Lawmakers mandated CALEA accreditation for deputy sheriffs in 2011 following an audit a year earlier that recommended credentialing by the agency. A number of deputy sheriffs testified in support of measures that would require the department to become accredited.
Karen Awana, then a state representative from the Leeward Coast, introduced House Bill 491, which mandated the CALEA accreditation.
Will Espero, a former state senator from Ewa Beach, has long championed officer accountability in Hawaii. He was a senator when HB 491 moved through his committee in 2011.
Espero said that the department agreed with the auditor that there should be accreditation, but “they didn’t wholeheartedly get behind CALEA.”
‘They’d rather just deal with it when they felt it was best to deal with it,” he said.
Espero recalls the department citing cost concerns and the time it would take to pursue accreditation.
The public safety department estimated that the 32-month accreditation process would cost $15,075 plus an annual fee of $4,850 in 2011, according to its written testimony to the Legislature in 2011.
“This was just not one of their top priorities,” Espero said. “A priority. But not a top priority.”
In 2012, the department reported back to the Legislature that it had purchased manuals and was in the process of identifying goals, objectives and resources that it needed to become accredited.
The department wrote that it would identify changes to its policies, establish a timetable to implement changes and develop a budget for pursuing accreditation
Once an agency gets the accreditation process started with CALEA, it has up to three years to bring its policies into compliance with the agency’s standards. It would also need to perform annual re-evaluations of its policies and agree to a site visit every four years to maintain accreditation.
Even without CALEA accreditation, state sheriffs will still be subject to a separate law enforcement standards and a certification process through Hawaii’s new Law Enforcement Standards Board starting in July. However, the July start is uncertain because the board has said it needs more money and time to draft the standards.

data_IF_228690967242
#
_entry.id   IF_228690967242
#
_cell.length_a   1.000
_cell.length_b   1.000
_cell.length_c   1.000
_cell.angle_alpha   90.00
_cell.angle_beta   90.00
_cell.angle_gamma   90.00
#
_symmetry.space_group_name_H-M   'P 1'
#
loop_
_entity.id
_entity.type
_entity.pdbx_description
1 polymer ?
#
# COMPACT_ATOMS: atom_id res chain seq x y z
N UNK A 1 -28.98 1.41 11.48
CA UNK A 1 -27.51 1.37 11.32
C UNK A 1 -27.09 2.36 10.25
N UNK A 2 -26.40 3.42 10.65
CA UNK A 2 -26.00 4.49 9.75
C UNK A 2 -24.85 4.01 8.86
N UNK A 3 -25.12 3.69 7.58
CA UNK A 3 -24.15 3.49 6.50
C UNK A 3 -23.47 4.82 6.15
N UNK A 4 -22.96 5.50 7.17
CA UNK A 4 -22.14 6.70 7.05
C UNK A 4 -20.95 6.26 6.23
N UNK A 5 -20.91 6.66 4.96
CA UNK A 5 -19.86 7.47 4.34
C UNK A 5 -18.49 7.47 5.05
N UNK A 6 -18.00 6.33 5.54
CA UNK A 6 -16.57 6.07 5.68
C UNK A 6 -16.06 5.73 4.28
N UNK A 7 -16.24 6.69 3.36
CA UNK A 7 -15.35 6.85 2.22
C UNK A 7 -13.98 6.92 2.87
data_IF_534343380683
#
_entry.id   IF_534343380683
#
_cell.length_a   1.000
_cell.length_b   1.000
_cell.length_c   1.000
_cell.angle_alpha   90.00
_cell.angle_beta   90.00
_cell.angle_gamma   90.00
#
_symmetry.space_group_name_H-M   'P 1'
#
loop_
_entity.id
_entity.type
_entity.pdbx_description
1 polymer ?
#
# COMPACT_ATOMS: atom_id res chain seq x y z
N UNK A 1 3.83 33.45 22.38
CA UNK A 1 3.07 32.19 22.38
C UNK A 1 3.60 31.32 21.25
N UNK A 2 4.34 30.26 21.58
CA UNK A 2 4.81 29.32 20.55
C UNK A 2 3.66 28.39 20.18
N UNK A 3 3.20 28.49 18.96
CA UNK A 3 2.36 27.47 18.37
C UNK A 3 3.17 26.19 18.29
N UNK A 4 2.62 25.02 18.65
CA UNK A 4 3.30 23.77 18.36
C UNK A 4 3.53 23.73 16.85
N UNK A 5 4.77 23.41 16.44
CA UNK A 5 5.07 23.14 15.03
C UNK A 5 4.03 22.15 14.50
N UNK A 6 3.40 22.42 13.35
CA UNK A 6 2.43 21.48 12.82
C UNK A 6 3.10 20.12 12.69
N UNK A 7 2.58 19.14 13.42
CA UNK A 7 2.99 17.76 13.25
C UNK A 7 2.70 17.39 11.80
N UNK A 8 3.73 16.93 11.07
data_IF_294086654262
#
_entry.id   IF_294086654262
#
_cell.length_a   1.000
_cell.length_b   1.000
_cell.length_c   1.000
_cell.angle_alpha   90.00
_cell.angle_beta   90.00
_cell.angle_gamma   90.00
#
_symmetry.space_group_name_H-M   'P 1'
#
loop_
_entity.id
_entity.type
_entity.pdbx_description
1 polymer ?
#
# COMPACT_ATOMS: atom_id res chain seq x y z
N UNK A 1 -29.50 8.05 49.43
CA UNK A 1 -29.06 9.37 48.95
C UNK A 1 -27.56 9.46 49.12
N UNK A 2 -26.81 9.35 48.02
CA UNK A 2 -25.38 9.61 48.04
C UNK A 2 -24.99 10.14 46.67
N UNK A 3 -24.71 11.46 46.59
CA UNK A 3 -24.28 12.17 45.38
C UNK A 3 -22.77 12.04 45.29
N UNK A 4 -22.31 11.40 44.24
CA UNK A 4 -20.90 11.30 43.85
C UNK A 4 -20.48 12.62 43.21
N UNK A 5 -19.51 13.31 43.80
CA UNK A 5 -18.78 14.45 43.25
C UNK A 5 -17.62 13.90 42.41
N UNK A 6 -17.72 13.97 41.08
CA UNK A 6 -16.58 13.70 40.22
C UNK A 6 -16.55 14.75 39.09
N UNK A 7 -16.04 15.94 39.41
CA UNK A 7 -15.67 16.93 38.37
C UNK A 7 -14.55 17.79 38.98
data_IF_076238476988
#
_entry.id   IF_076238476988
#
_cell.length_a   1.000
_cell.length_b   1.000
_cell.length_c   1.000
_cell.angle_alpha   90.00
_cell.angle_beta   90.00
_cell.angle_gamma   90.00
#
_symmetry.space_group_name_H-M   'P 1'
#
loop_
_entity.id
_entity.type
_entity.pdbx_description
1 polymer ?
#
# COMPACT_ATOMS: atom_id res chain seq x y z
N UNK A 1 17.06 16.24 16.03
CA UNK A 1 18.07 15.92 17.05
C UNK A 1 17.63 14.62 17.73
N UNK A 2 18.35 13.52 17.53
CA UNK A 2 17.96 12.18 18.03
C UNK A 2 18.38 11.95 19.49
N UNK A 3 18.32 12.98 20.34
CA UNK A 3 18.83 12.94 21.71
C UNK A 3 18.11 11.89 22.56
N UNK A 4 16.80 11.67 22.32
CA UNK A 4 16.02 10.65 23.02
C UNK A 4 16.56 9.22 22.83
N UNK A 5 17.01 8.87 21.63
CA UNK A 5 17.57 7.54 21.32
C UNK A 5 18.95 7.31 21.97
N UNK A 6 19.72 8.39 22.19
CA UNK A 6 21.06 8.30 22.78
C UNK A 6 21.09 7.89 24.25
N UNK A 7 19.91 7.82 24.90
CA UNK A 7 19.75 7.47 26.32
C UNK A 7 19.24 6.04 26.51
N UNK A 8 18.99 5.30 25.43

State lawmakers created the board last year to provide greater oversight of all police officers.
The county police departments initially opposed the standards board in written testimony, citing their own internal procedures for hiring and training, as well as their CALEA accreditation.
At the beginning of the current legislative session, before the Capitol shooting, Rep. Ryan Yamane introduced House Bill 456, which would require the public safety department to conduct training for deputy sheriffs in the use of less-than-lethal force.
Yamane told Civil Beat that the idea came directly from conversations he had with deputy sheriffs, who said they wanted more resources and use-of-force options other than a gun.
Training in de-escalation tactics and “shoot/don’t shoot” scenarios are among the requirements of Yamane’s bill, which is awaiting committee hearings in the Senate after clearing the House.
The 2010 audit criticized the department for lacking certain types of annual training, including shooting scenarios.
There are upsides to being a nonprofit as we carry out our public-service mission. We don’t have a paywall on our site, charge a subscription fee, or clutter our articles with ads. But this also means that reader support sustains every aspect of what we do. Without you, we don’t exist. It’s as simple as that. By donating, you’re supporting everyone on staff—and allowing quality journalism to thrive. If you value our work, will you make a tax-deductible donation today?